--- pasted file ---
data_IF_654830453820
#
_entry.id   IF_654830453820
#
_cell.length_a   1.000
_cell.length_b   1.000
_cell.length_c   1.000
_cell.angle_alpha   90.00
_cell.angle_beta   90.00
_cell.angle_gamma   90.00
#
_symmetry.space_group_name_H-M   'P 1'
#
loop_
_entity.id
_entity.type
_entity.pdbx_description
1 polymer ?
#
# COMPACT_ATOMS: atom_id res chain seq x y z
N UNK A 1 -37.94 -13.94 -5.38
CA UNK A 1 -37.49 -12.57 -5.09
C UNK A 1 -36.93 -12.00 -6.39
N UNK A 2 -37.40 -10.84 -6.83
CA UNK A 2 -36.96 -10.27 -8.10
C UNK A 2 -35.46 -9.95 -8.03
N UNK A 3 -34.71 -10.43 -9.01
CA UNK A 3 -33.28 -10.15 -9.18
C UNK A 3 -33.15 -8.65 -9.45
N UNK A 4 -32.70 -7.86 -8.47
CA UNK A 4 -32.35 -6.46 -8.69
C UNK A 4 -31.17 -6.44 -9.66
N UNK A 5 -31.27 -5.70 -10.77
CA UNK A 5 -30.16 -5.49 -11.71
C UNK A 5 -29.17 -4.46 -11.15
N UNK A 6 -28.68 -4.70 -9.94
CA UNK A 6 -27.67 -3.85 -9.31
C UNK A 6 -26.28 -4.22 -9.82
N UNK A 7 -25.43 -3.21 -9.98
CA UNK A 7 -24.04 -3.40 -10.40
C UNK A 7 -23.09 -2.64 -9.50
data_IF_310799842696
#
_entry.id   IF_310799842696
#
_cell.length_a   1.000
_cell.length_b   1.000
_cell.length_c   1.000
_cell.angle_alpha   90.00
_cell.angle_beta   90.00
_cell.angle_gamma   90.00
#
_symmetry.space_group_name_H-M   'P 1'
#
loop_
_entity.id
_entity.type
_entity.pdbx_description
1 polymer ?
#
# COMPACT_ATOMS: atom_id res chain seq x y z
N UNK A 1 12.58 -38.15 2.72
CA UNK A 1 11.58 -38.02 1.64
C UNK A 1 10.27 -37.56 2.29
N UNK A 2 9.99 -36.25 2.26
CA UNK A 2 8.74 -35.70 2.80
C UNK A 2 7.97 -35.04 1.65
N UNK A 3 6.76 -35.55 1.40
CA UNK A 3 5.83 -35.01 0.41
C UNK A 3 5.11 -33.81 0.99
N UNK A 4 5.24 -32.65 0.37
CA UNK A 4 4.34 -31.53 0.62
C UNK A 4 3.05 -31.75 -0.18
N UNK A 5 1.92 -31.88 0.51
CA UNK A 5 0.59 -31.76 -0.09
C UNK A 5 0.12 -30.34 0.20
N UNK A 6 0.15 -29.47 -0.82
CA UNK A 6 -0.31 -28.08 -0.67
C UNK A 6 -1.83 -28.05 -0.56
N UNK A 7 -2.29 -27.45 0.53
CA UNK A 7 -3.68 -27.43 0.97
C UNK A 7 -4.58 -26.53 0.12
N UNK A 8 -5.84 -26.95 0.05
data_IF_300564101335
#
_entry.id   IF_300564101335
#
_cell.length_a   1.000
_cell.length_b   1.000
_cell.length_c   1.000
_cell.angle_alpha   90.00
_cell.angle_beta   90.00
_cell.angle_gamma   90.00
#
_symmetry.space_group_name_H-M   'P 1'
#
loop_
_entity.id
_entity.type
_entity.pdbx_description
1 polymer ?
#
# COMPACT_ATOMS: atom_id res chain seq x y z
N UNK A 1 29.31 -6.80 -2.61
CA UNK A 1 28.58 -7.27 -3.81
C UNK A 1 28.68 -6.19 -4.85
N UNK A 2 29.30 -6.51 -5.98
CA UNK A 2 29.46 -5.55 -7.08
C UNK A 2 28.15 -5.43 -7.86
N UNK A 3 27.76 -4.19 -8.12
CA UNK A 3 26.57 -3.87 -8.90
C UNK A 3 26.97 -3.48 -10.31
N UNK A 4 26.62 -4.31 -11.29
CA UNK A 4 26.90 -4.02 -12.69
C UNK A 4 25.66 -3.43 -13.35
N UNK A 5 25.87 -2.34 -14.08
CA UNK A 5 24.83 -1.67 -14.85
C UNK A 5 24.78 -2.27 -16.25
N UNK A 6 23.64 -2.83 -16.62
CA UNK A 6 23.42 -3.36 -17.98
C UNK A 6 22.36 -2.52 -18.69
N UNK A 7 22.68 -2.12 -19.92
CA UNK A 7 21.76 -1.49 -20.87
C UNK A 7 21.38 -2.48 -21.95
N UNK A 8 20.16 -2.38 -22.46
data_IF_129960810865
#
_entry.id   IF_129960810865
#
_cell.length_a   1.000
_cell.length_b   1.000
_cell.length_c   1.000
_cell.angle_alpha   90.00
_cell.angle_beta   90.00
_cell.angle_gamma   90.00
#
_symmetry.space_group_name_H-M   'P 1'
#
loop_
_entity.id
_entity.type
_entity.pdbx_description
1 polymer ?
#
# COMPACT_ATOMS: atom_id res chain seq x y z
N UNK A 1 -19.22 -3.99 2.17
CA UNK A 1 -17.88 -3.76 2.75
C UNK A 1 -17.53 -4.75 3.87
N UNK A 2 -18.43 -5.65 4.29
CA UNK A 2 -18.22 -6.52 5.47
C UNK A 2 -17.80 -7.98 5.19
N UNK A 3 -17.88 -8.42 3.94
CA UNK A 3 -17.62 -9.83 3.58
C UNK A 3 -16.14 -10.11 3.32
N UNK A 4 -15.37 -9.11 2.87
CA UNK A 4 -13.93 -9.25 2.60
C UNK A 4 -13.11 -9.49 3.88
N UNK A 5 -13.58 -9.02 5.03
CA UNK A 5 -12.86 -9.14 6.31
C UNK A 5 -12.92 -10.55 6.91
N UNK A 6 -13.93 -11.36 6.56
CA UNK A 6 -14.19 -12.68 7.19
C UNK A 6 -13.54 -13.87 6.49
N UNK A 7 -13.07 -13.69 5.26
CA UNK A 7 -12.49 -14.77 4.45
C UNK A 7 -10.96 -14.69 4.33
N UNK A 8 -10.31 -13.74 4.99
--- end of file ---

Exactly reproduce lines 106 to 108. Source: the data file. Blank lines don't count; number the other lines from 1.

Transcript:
C UNK A 1 28.68 -6.19 -4.85
N UNK A 2 29.30 -6.51 -5.98
CA UNK A 2 29.46 -5.55 -7.08